The embeddedness of bank branch networks in immigrant gateways
bank branch network, embeddedness, ethnic assets, San Francisco, Vancouver
Employing the concepts of embeddedness and ethnic assets, and using a mixed methods approach of in-depth interviews and the mapping of spatial data, this article examines the role of branches of various types of banks in immigrant integration in Vancouver and San Francisco. We find that the mainstream banking sector is less territorially embedded and the ethnic banking sector is more socially embedded, especially in the deployment of ethnic assets. Many banks actively pursue business opportunities by designing products and services that cater to the needs of immigrants of high socioeconomic status. Few are active in engaging unbanked and under-banked immigrants. Banks in Vancouver are more proactive in reaching out to their immigrant clientele, but those in San Francisco have begun to reach out to immigrants of lower socio-economic status. Such findings suggest policy implications for differential embeddedness and the utility of ethnic assets as a conceptual notion in financial geography and immigration studies. © 2013 Canadian Association of Geographers / L' Association canadienne des géographes.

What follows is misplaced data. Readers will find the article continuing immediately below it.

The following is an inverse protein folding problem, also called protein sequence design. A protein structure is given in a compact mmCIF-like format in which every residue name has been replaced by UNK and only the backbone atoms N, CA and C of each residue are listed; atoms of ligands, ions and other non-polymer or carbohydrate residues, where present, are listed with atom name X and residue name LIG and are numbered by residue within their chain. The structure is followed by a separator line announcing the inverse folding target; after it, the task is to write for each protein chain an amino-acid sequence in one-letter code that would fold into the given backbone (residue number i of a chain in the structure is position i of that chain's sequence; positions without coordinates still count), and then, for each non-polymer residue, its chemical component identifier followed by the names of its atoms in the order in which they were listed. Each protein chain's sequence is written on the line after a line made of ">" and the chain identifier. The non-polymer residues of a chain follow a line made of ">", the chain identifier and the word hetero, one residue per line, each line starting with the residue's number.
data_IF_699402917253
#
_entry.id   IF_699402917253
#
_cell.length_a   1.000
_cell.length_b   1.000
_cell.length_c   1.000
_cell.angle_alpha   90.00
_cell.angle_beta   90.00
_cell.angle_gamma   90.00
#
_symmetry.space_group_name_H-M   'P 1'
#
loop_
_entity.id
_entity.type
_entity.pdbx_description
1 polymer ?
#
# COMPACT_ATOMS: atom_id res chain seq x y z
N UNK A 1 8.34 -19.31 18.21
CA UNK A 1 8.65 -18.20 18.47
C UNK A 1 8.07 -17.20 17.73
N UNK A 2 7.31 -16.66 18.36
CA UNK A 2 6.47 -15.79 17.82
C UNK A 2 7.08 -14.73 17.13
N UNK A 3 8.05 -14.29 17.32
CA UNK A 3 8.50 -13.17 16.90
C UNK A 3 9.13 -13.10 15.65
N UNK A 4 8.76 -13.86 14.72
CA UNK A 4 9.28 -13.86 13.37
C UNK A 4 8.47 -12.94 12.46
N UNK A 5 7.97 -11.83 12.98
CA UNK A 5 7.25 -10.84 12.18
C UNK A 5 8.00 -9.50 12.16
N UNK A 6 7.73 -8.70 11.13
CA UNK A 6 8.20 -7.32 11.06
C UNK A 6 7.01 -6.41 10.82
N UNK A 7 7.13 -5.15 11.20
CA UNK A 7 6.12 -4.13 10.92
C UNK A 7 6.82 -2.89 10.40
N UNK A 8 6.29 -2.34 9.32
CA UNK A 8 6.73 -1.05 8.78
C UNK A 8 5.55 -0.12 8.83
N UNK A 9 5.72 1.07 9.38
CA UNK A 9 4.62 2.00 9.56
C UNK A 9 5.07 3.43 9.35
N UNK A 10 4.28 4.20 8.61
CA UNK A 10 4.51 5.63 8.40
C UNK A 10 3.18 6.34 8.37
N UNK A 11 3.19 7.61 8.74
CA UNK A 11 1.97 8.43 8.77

Department of Geography
Original Publication Date
DOI of published version
Li, Wei; Lo, Lucia; and Oberle, Alex, "The embeddedness of bank branch networks in immigrant gateways" (2014). Faculty Publications. 1508.